Tim and Lindsey
The Most Amazing Vegetable Warehouse in the World
Our first day in St Petersburg, and after a quick nap recovering from our overnight coach trip, we walked along the canal to an old morgue, which was later turned into a warehouse for vegetables and theatre props.
Ok, we visited the incredible Cathedral better known as the Church of Savior on Spilled Blood, officially called the Church of the Resurrection of Christ.
Let me tell you the history: Tsar Alexander III initiated the erection of this incredible monument in memory of his father, Tsar Alexander II, on the site where he was assassinated on 1st March 1881.
Tsar Alexander II was returning to the Winter Palace in his royal carriage. Several young members of the Peoples’ Will radical sect were waiting for him on the embankment of Ekaterina Canal. As he passed by, one of the young men threw a bomb under the carriage. The Tsar, astounded, got out of the coach, thanking God for being saved, when another conspirator threw a second bomb, killing himself and severely injuring the Emperor. He was rushed to the Winter Palace, but within the hour he had died.
The cathedral took 24 years to build and funded by the imperial family. I have read that this lavish building cost 4.5 million rubles, 1 million rubles over budget. The new Heir insisted it was built in the traditional Russian architecture as he was against the western influence that was in fashion. You may notice that it has a very similar style to the 16th century St Basil Cathedral in Moscow. I must admit that I was confused and got the two muddled up, I was expecting it to be more colourful with red twisting onion domes as well as the blue and green ones!
Now, you may be wondering why I called it a morgue and warehouse. That is because sometime after the 1917 Revolution, the church was closed. During the 900 days siege of Leningrad (the former name of St Petersburg), it was converted to a morgue for some of the 1,500,000 soldiers and civilians that died through war, starvation or disease. After the war, it was used as a warehouse for vegetables, getting the unsavoury nickname “Savior on Potatoes” and then a storage unit for the Maly Opera Theatre props.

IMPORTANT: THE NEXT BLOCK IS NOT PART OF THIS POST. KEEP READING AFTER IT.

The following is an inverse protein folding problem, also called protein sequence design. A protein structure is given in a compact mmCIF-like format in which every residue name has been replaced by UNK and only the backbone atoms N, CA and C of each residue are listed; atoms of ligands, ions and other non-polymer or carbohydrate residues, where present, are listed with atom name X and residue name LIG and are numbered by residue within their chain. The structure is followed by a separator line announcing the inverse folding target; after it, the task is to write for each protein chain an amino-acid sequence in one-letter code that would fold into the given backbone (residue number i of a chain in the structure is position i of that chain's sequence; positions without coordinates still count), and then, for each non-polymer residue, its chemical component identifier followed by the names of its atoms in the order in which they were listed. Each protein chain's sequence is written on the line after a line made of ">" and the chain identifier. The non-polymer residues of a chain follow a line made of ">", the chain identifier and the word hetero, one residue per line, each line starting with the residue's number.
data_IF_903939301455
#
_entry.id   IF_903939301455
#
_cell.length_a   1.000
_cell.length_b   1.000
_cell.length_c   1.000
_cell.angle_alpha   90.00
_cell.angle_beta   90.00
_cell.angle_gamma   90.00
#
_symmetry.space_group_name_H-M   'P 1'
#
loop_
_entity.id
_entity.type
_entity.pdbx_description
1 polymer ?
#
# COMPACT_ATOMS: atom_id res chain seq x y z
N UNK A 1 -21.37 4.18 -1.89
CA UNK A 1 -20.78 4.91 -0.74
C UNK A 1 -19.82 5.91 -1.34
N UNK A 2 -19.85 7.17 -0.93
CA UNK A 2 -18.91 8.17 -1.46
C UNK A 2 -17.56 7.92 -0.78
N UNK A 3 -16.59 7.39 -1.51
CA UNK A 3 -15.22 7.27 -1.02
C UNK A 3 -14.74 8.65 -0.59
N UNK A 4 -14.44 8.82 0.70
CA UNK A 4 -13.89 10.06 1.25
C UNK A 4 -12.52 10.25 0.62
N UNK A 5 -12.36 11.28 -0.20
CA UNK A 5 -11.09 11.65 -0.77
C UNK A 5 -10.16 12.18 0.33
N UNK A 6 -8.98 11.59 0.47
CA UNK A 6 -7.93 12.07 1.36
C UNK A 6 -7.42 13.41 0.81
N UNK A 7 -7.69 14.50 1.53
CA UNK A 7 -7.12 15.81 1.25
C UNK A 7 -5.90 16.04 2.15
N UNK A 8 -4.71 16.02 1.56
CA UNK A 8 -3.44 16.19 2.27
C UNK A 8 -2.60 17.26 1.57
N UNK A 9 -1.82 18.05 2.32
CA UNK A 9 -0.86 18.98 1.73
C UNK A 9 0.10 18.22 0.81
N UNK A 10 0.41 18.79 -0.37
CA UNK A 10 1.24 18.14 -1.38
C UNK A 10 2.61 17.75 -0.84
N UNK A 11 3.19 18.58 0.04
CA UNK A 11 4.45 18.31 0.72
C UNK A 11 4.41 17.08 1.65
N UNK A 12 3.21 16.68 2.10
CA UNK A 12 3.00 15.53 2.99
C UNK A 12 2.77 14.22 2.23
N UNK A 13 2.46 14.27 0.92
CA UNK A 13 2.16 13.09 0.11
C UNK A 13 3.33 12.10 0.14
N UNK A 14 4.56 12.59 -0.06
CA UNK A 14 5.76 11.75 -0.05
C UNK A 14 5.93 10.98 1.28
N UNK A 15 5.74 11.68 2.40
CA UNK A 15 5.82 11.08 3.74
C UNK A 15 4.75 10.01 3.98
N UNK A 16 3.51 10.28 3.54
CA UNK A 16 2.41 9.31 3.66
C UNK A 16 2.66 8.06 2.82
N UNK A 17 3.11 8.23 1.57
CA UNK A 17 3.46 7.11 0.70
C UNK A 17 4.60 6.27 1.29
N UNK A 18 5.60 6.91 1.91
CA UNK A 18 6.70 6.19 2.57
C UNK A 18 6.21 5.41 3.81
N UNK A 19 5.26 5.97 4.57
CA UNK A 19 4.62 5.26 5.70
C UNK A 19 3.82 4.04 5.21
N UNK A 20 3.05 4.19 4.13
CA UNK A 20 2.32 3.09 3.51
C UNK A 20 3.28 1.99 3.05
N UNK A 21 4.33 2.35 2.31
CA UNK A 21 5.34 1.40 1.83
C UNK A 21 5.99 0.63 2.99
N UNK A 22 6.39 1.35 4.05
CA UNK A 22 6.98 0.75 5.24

Thankfully, in 1970, the nearby St. Isaac's Cathedral was given the responsibility of the Church of Savior on Spilled Blood, and after 27 years of restoration work, longer than it took to actually be built, this fabulous building was reopened in August 1997. Here is a great example of a panel that was restored. And I hope you enjoyed the bit of Russian history. I am sure, more to come!
As we entered the Cathedral, both our jaws dropped in awe. The walls, columns and ceilings are all covered with beautiful mosaics; that is over 7,500 square metres of tiles depicting biblical scenes and religious figures. The gold halos above the heads of Christ and Saints gleam brightly. On the ceiling, it looked like large jewels were inlaid in the middle of stars; however, looking through our camera, I discovered that these were also mosaics. What a work of art! We have seen many Cathedrals, but none as stunningly beautiful as this. What a great idea to use mosaics; with the Russian weather conditions and humidity, oil paintings wouldn’t survive.
And to think that this was nearly blown up! During WWII, the church was often targeted by the Nazis, and in 1961, during the restoration, a 150kg high-explosive bomb was discovered in the central dome of the church, that, had it gone off, would have obliterated the church and surrounding area.
On one end of the cathedral was the shrine which was constructed on the exact place that Tsar Alexander II was critically injured. This required the canal to be narrowed by 8ft and complicated foundations to stop water seeping in. The shrine used to be covered in many semi-precious stones, but sadly these were all stolen over the years.
What can I say about this place? I was never very enamoured about coming to Russia until we decided to go overland to Vietnam. I am thrilled that we have now. Our photos do not do this work of art justice, the five multi-coloured onion domes on the outside and the fantastic mosaic interior really do need to be seen to be believed.
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